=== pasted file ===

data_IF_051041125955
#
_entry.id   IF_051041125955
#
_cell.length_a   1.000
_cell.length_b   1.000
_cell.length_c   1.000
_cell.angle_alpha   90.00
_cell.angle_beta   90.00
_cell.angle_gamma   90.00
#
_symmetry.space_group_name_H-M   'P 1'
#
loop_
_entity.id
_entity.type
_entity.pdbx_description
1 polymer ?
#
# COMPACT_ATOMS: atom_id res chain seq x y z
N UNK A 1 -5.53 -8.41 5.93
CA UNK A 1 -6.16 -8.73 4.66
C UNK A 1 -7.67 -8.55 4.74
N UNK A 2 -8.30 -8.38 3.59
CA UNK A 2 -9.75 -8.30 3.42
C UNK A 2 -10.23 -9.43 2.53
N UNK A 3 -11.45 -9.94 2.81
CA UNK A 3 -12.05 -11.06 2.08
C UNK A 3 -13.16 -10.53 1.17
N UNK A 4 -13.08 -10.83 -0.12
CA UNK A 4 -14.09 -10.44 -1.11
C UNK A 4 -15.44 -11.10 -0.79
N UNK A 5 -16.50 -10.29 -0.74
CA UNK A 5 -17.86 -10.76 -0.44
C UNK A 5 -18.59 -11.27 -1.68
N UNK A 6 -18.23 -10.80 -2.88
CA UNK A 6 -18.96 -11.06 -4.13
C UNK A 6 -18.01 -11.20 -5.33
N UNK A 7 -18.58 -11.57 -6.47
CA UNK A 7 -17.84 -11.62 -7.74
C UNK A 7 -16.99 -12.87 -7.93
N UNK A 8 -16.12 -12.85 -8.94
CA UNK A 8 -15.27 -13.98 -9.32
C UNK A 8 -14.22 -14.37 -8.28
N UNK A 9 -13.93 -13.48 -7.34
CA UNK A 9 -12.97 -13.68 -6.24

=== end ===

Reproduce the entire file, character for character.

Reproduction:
data_IF_051041125955
#
_entry.id   IF_051041125955
#
_cell.length_a   1.000
_cell.length_b   1.000
_cell.length_c   1.000
_cell.angle_alpha   90.00
_cell.angle_beta   90.00
_cell.angle_gamma   90.00
#
_symmetry.space_group_name_H-M   'P 1'
#
loop_
_entity.id
_entity.type
_entity.pdbx_description
1 polymer ?
#
# COMPACT_ATOMS: atom_id res chain seq x y z
N UNK A 1 -5.53 -8.41 5.93
CA UNK A 1 -6.16 -8.73 4.66
C UNK A 1 -7.67 -8.55 4.74
N UNK A 2 -8.30 -8.38 3.59
CA UNK A 2 -9.75 -8.30 3.42
C UNK A 2 -10.23 -9.43 2.53
N UNK A 3 -11.45 -9.94 2.81
CA UNK A 3 -12.05 -11.06 2.08
C UNK A 3 -13.16 -10.53 1.17
N UNK A 4 -13.08 -10.83 -0.12
CA UNK A 4 -14.09 -10.44 -1.11
C UNK A 4 -15.44 -11.10 -0.79
N UNK A 5 -16.50 -10.29 -0.74
CA UNK A 5 -17.86 -10.76 -0.44
C UNK A 5 -18.59 -11.27 -1.68
N UNK A 6 -18.23 -10.80 -2.88
CA UNK A 6 -18.96 -11.06 -4.13
C UNK A 6 -18.01 -11.20 -5.33
N UNK A 7 -18.58 -11.57 -6.47
CA UNK A 7 -17.84 -11.62 -7.74
C UNK A 7 -16.99 -12.87 -7.93
N UNK A 8 -16.12 -12.85 -8.94
CA UNK A 8 -15.27 -13.98 -9.32
C UNK A 8 -14.22 -14.37 -8.28
N UNK A 9 -13.93 -13.48 -7.34
CA UNK A 9 -12.97 -13.68 -6.24